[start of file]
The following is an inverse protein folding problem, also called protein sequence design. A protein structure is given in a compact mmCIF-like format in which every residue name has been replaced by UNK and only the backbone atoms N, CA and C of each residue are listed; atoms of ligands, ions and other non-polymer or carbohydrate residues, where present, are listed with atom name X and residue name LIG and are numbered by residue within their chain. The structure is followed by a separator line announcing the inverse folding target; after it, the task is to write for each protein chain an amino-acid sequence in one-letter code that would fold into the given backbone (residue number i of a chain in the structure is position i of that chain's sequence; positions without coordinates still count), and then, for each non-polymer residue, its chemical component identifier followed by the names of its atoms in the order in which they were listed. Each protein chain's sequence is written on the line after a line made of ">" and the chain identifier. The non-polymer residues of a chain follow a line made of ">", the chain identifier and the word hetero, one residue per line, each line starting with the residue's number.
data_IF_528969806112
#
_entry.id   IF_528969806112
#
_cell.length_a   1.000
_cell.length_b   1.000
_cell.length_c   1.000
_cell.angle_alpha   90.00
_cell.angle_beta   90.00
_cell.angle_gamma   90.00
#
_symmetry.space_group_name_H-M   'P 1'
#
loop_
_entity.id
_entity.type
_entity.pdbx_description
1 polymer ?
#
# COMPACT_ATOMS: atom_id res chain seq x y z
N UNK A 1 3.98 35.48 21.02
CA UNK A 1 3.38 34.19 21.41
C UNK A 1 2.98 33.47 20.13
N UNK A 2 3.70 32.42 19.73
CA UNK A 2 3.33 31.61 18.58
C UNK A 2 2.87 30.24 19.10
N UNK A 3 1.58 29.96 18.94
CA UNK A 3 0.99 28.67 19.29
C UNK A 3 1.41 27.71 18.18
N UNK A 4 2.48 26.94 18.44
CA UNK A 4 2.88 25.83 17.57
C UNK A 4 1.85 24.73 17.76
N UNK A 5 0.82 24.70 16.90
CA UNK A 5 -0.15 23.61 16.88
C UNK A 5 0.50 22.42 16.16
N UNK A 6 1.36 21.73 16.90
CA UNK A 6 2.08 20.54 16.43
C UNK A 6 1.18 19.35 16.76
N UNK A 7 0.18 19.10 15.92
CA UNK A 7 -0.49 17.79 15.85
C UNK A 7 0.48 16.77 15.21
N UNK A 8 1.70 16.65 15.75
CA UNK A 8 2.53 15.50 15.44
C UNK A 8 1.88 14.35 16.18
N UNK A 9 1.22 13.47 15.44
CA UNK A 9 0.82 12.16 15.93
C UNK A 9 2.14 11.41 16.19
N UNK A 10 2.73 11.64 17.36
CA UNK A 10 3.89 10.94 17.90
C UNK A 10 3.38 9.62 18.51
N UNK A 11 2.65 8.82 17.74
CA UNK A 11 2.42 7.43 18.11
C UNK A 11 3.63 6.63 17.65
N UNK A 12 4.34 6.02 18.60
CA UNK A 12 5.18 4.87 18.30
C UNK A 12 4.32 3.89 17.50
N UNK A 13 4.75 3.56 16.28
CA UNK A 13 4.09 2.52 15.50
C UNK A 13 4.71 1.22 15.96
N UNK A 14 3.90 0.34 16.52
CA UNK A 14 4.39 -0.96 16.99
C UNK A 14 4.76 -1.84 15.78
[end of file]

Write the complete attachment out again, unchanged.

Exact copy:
The following is an inverse protein folding problem, also called protein sequence design. A protein structure is given in a compact mmCIF-like format in which every residue name has been replaced by UNK and only the backbone atoms N, CA and C of each residue are listed; atoms of ligands, ions and other non-polymer or carbohydrate residues, where present, are listed with atom name X and residue name LIG and are numbered by residue within their chain. The structure is followed by a separator line announcing the inverse folding target; after it, the task is to write for each protein chain an amino-acid sequence in one-letter code that would fold into the given backbone (residue number i of a chain in the structure is position i of that chain's sequence; positions without coordinates still count), and then, for each non-polymer residue, its chemical component identifier followed by the names of its atoms in the order in which they were listed. Each protein chain's sequence is written on the line after a line made of ">" and the chain identifier. The non-polymer residues of a chain follow a line made of ">", the chain identifier and the word hetero, one residue per line, each line starting with the residue's number.
data_IF_528969806112
#
_entry.id   IF_528969806112
#
_cell.length_a   1.000
_cell.length_b   1.000
_cell.length_c   1.000
_cell.angle_alpha   90.00
_cell.angle_beta   90.00
_cell.angle_gamma   90.00
#
_symmetry.space_group_name_H-M   'P 1'
#
loop_
_entity.id
_entity.type
_entity.pdbx_description
1 polymer ?
#
# COMPACT_ATOMS: atom_id res chain seq x y z
N UNK A 1 3.98 35.48 21.02
CA UNK A 1 3.38 34.19 21.41
C UNK A 1 2.98 33.47 20.13
N UNK A 2 3.70 32.42 19.73
CA UNK A 2 3.33 31.61 18.58
C UNK A 2 2.87 30.24 19.10
N UNK A 3 1.58 29.96 18.94
CA UNK A 3 0.99 28.67 19.29
C UNK A 3 1.41 27.71 18.18
N UNK A 4 2.48 26.94 18.44
CA UNK A 4 2.88 25.83 17.57
C UNK A 4 1.85 24.73 17.76
N UNK A 5 0.82 24.70 16.90
CA UNK A 5 -0.15 23.61 16.88
C UNK A 5 0.50 22.42 16.16
N UNK A 6 1.36 21.73 16.90
CA UNK A 6 2.08 20.54 16.43
C UNK A 6 1.18 19.35 16.76
N UNK A 7 0.18 19.10 15.92
CA UNK A 7 -0.49 17.79 15.85
C UNK A 7 0.48 16.77 15.21
N UNK A 8 1.70 16.65 15.75
CA UNK A 8 2.53 15.50 15.44
C UNK A 8 1.88 14.35 16.18
N UNK A 9 1.22 13.47 15.44
CA UNK A 9 0.82 12.16 15.93
C UNK A 9 2.14 11.41 16.19
N UNK A 10 2.73 11.64 17.36
CA UNK A 10 3.89 10.94 17.90
C UNK A 10 3.38 9.62 18.51
N UNK A 11 2.65 8.82 17.74
CA UNK A 11 2.42 7.43 18.11
C UNK A 11 3.63 6.63 17.65
N UNK A 12 4.34 6.02 18.60
CA UNK A 12 5.18 4.87 18.30
C UNK A 12 4.32 3.89 17.50
N UNK A 13 4.75 3.56 16.28
CA UNK A 13 4.09 2.52 15.50
C UNK A 13 4.71 1.22 15.96
N UNK A 14 3.90 0.34 16.52
CA UNK A 14 4.39 -0.96 16.99
C UNK A 14 4.76 -1.84 15.78